The nineteenth century witnessed a series of revolutions in the production and circulation of images. From lithographs and engraved reproductions of paintings to daguerreotypes, stereoscopic views, and mass-produced sculptures, works of visual art became available in a wider range of media than ever before. But the circulation and reproduction of artworks also raised new questions about the legal rights of painters, sculptors, engravers, photographers, architects, collectors, publishers, and subjects of representation (such as sitters in paintings or photographs). Copyright and patent laws tussled with informal cultural norms and business strategies as individuals and groups attempted to exert some degree of control over these visual creations.
With contributions by art historians, legal scholars, historians of publishing, and specialists of painting, photography, sculpture, and graphic arts, this rich collection of essays explores the relationship between intellectual property laws and the cultural, economic, and technological factors that transformed the pictorial landscape during the nineteenth century.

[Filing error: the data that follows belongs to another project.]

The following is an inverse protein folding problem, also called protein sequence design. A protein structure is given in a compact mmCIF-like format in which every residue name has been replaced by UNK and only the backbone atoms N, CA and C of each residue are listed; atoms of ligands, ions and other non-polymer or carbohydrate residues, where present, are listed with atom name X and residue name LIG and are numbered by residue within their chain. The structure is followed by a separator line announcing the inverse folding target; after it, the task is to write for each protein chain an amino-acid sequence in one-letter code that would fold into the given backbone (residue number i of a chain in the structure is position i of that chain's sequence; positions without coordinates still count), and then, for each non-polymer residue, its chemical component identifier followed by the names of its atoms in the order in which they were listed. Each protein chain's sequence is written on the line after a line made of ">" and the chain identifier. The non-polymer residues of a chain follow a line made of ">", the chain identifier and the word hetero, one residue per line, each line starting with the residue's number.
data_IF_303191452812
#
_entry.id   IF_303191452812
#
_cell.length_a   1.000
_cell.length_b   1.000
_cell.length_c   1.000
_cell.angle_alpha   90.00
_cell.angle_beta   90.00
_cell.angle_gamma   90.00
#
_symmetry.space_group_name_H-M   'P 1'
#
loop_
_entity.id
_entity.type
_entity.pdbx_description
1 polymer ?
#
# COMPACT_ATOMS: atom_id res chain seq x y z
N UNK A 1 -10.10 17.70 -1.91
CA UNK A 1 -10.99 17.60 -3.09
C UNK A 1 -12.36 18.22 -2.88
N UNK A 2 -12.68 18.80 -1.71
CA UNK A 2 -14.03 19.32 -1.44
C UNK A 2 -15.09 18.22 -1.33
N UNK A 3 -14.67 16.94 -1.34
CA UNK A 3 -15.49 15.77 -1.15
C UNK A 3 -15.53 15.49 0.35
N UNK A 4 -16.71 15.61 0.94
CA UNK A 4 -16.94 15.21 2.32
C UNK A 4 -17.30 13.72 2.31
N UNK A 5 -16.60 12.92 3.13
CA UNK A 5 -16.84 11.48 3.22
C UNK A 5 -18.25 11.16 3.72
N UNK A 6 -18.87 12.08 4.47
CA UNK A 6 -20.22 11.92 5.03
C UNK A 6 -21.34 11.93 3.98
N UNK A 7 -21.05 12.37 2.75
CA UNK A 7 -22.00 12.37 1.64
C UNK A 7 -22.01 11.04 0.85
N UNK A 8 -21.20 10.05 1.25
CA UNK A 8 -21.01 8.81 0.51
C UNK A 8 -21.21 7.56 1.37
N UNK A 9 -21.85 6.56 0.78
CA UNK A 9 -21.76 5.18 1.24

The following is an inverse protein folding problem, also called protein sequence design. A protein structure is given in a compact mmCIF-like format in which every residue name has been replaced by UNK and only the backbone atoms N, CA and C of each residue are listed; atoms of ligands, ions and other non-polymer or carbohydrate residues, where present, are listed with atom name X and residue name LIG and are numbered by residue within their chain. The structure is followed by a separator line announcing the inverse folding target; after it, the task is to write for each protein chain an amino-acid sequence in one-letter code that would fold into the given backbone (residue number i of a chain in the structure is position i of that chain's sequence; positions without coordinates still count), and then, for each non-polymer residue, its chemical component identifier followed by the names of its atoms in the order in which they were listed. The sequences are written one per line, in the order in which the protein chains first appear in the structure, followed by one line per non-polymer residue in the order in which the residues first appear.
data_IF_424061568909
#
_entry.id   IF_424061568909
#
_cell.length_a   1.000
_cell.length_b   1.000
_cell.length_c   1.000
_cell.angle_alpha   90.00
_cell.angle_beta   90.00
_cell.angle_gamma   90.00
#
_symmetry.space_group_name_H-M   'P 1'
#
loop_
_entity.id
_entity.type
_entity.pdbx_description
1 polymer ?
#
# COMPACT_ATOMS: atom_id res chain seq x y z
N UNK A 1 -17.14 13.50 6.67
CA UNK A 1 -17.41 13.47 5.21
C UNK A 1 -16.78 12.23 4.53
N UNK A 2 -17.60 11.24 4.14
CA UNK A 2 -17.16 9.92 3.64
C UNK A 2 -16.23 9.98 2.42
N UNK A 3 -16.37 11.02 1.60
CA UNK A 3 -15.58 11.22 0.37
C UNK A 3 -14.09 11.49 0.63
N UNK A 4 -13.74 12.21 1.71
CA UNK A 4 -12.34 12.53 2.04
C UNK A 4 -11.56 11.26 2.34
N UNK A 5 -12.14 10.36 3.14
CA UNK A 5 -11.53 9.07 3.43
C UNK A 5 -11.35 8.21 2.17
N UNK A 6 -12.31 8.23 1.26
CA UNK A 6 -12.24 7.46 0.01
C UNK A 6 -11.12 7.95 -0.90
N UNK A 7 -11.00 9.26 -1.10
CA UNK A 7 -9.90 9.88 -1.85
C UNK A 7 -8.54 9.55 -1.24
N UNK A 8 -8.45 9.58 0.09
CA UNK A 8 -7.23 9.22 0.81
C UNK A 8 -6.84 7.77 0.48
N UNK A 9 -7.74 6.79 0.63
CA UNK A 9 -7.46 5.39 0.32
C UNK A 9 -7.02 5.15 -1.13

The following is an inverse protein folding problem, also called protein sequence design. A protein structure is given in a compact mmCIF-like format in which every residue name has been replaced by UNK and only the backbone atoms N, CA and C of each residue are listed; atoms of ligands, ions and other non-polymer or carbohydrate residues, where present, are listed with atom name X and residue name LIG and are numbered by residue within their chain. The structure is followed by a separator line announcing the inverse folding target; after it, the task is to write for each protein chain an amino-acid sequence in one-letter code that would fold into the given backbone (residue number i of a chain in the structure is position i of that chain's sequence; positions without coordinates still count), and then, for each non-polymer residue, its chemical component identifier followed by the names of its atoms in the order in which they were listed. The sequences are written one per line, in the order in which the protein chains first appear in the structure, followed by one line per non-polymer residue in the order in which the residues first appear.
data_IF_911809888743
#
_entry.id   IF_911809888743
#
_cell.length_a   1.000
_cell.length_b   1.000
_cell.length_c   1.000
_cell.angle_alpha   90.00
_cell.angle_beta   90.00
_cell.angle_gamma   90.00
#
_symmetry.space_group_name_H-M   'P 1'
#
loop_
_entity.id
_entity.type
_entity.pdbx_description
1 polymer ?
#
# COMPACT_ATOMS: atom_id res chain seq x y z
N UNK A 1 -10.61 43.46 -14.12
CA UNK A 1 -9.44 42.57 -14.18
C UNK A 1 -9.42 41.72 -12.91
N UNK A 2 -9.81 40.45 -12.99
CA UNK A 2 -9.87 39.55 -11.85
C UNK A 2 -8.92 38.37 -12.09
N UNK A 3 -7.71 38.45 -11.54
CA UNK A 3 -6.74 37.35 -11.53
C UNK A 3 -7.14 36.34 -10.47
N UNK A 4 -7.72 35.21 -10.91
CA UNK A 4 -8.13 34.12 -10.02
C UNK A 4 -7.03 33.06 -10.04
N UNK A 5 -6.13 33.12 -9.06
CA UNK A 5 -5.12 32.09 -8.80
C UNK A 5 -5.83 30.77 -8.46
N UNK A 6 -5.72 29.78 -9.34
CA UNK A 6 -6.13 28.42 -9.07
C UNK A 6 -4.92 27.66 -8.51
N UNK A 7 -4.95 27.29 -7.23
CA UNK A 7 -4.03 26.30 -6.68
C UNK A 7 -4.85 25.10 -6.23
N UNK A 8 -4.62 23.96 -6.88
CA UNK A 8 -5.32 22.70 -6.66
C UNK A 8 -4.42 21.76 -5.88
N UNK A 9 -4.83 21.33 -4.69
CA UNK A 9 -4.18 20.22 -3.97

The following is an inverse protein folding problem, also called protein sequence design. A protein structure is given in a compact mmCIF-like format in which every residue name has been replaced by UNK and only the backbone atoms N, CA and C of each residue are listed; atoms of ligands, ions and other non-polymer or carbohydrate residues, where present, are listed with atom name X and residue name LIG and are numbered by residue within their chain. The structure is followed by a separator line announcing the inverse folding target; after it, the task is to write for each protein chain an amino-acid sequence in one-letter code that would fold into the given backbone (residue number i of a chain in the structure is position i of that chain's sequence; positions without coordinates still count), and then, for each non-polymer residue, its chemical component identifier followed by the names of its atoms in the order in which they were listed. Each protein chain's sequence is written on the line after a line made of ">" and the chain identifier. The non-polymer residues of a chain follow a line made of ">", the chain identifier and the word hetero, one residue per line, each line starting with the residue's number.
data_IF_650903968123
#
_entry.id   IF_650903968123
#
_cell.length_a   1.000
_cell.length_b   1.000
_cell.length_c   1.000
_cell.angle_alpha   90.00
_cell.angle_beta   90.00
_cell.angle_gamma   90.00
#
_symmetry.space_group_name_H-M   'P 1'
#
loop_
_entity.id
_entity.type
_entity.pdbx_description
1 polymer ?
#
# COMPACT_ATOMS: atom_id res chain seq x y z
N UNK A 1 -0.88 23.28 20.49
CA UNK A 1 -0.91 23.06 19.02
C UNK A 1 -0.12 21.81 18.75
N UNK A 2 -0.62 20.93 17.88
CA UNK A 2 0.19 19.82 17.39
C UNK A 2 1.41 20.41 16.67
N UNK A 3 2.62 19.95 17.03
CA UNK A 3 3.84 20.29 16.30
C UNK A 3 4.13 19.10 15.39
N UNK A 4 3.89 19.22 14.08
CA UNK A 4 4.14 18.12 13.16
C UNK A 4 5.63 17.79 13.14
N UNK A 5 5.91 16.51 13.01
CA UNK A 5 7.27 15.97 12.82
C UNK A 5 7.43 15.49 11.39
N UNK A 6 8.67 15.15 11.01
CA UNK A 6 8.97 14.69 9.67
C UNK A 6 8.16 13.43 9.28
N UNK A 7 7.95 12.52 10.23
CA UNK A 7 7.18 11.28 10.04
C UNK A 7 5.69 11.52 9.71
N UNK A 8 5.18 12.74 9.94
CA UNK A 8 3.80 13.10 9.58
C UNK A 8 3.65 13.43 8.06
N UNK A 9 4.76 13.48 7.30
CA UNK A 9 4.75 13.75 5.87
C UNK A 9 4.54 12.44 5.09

This book will be valuable reading for historians of art and visual culture; legal scholars who work on the history of copyright and patent law; and literary scholars and historians who work in the field of book history. It will also resonate with anyone interested in current debates about the circulation and control of images in our digital age.